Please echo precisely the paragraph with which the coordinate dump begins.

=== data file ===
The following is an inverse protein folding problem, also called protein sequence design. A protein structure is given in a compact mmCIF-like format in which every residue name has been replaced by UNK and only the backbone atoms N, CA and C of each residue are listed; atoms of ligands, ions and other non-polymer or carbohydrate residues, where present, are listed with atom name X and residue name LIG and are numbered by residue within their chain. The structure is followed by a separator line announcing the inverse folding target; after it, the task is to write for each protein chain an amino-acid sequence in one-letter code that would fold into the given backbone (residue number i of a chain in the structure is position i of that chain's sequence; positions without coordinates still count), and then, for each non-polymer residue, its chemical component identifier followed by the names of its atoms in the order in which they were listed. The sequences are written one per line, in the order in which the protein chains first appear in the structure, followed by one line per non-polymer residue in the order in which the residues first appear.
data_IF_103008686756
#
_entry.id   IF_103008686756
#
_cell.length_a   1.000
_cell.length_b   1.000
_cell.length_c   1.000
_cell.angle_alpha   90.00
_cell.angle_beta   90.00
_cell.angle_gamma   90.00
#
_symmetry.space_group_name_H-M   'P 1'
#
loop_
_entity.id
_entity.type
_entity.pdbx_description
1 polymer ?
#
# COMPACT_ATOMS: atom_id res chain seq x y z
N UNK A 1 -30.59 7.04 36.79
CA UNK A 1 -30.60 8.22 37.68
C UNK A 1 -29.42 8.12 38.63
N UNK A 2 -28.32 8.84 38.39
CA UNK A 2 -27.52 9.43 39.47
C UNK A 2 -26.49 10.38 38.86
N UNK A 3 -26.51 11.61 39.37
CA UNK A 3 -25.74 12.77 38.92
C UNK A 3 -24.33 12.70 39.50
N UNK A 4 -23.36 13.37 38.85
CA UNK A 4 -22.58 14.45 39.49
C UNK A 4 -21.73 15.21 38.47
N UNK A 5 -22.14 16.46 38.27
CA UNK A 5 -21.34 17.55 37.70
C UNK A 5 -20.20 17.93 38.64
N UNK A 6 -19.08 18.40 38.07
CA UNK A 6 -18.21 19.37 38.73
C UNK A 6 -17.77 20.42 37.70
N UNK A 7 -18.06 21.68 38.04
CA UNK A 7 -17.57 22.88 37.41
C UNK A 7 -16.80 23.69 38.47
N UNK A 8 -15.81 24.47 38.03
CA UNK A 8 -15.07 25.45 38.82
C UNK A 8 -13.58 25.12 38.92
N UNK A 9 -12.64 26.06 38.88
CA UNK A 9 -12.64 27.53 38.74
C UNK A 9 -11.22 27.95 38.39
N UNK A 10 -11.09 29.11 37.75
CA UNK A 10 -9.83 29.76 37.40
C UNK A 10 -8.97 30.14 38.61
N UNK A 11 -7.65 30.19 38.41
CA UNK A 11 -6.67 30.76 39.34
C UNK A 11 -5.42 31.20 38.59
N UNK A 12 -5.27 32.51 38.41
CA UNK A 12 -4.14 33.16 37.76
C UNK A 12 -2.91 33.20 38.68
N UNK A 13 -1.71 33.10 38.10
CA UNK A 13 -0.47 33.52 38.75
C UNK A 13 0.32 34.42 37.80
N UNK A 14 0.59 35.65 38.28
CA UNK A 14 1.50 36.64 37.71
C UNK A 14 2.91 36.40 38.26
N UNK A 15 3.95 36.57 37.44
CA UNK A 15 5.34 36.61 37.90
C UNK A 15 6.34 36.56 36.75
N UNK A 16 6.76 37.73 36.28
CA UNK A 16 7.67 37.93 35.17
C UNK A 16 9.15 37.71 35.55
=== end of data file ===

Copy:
The following is an inverse protein folding problem, also called protein sequence design. A protein structure is given in a compact mmCIF-like format in which every residue name has been replaced by UNK and only the backbone atoms N, CA and C of each residue are listed; atoms of ligands, ions and other non-polymer or carbohydrate residues, where present, are listed with atom name X and residue name LIG and are numbered by residue within their chain. The structure is followed by a separator line announcing the inverse folding target; after it, the task is to write for each protein chain an amino-acid sequence in one-letter code that would fold into the given backbone (residue number i of a chain in the structure is position i of that chain's sequence; positions without coordinates still count), and then, for each non-polymer residue, its chemical component identifier followed by the names of its atoms in the order in which they were listed. The sequences are written one per line, in the order in which the protein chains first appear in the structure, followed by one line per non-polymer residue in the order in which the residues first appear.